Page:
I haven’t been this excited about any Bucs pick including Jameis. Reading your analysis (which I thought was excellent) just further confirmed my belief that this was the steal of the draft. The only reason I think he fell to the Bucs was because they were the first team with the luxury of not needing a player in the more glorified positions. As for GM analysis, yes draft picks are a huge part of their job. Although I would say that is more of a team effort. Having the proper scouts and coaching staff to advise the GM is a… Read more »

Devasher
4 years ago

The tough part is grading drafts only a few years out. Had you graded Dominik’s drafts a few years after they were made 1) Josh Freeman looked like a franchise cornerstone 2) Mike Williams was looking like an all-time great Buccaneer receiver 3) Mark Barron had upside at safety 4) Doug Martin looked like he could break all sorts of Buccaneer rushing records. Drafts rarely age well as time passes as the players that looked promising fizzle out (Aaron Sears, Gaines Adams, Adrian Clayborn) and players that make immediate impacts (Michael Clayton, Cadillac Williams, Tanard Jackson) prove that they will… Read more »

RootsCrew
RootsCrew
4 years ago

Excellent Cover 3, Trevor. God, are there really people debating the OJ pick? Insanity. Anyway, the breakdown of each GM’s draft classes really made it easy to compare and think about the impact they’ve had on their teams. Looking objectively, I’d agree that Licht is just behind Dimitroff. I think 2014 is a bit of an asterisk as Lovie was so involved. Even with that, Licht’s only had a couple of questionable moments in the draft. -Drafting Sims over Freeman in 2014 -Trading up for Berto with Vonn Bell & Yannick Ngakoue both sitting there in round 2. -Drafting Hargreaves… Read more »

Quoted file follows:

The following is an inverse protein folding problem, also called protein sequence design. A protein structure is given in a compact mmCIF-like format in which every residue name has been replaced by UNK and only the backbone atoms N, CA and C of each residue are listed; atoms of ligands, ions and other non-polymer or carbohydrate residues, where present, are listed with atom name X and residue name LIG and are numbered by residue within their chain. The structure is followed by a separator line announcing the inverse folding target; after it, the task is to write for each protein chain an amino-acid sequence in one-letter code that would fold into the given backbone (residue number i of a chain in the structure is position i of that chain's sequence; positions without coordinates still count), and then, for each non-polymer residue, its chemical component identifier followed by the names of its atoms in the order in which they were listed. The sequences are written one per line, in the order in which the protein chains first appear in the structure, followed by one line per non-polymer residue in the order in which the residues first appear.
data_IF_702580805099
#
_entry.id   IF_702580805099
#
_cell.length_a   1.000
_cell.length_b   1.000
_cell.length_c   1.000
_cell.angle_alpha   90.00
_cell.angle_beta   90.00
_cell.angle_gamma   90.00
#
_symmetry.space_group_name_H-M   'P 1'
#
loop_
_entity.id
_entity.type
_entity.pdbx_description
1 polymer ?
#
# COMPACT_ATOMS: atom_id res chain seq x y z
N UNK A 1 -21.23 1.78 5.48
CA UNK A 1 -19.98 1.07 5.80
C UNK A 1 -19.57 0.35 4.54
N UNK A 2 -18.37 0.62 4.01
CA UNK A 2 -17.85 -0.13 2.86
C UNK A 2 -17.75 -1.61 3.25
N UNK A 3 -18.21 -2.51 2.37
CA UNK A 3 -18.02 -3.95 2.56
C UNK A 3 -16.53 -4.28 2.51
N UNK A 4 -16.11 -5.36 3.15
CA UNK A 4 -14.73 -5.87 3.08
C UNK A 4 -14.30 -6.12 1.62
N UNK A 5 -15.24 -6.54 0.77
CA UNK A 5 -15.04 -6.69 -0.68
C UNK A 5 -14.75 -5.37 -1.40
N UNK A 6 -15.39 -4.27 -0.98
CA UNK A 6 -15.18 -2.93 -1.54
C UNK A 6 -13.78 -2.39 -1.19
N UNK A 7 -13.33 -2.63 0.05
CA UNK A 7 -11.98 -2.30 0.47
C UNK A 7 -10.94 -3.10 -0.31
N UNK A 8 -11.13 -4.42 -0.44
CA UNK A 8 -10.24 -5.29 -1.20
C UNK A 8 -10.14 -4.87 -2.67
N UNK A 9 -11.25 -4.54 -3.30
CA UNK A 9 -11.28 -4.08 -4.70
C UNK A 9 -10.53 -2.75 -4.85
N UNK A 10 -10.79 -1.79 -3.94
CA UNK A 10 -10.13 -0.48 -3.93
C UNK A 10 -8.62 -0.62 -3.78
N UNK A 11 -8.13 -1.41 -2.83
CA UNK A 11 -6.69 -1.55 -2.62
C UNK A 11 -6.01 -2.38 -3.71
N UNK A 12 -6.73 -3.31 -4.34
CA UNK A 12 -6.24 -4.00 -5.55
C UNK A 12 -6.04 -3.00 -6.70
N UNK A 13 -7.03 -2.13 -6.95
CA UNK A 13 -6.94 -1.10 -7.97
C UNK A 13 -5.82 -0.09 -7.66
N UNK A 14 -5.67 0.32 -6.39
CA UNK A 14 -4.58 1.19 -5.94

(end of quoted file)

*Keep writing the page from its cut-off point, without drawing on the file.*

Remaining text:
Hank Scorpio
Reply to  RootsCrew
4 years ago

-Drafting Sims over Freeman in 2014
-Trading up for Berto with Vonn Bell & Yannick Ngakoue both sitting there in round 2.
-Drafting Hargreaves over Rankins or Tunsil
-Drafting ASJ

Licht’s mistakes are largely understandable and forgivable. Sometimes you fill a need despite someone better being on the board (VH3), sometimes you just mistakenly prefer one guy over another (Sims), and sometimes extenuating circumstances and issues you thought would be manageable rear their ugly head (ASJ).

But there is absolutely nothing understandable or forgivable about the Aguayo pick. Not then and not now.

RootsCrew
RootsCrew
Reply to  Hank Scorpio
4 years ago

Exactly. He’s not done anything egregious in the draft beside trading up for Berto. There is no Manziel or Barron or Gaines Adams in his first round picks. I think drafting Sims was overhauling his ability at the next level. If he could have stayed healthy, it wouldn’t be as bad. Feels like ASJ taught him a good lesson in managing his risks on players with off field flags. All in all he’s done just fine in the last 3 drafts. 2014 is all Mike at this point, but it can be better if Pamp keeps starting/plays well and Sims… Read more »

Destino102
4 years ago

Based off this draft class, I think one of our strengths going forward will be our 3rd down offense. OJ Howard, Godwin, and McNichols all share one important trait and that is they are good blockers. The screen game is going to be deadly this year, and on long passing down McNichols does a good job protecting the QB. I am hoping McNichols beats out Charles Sims as the 3rd down back. Having Doug Martin back at his best is just going to be a bonus with how prolific this offense is going to be. Maybe I am getting ahead… Read more »

stlbucsfan
4 years ago

Everyone on this site knows I’m probably the biggest Licht critic for what he has done in free agency as well as the players he missed on in the draft. His issues as a GM arise when he takes on the smartest man in the room persona instead of doing what makes the most sense. His early free agent classes were littered with players that were not starters on their previous teams but he “saw” something in them that never ended up panning out. We have wasted 7th round picks on fullbacks and kick returners when talented OL were still… Read more »

e
e
4 years ago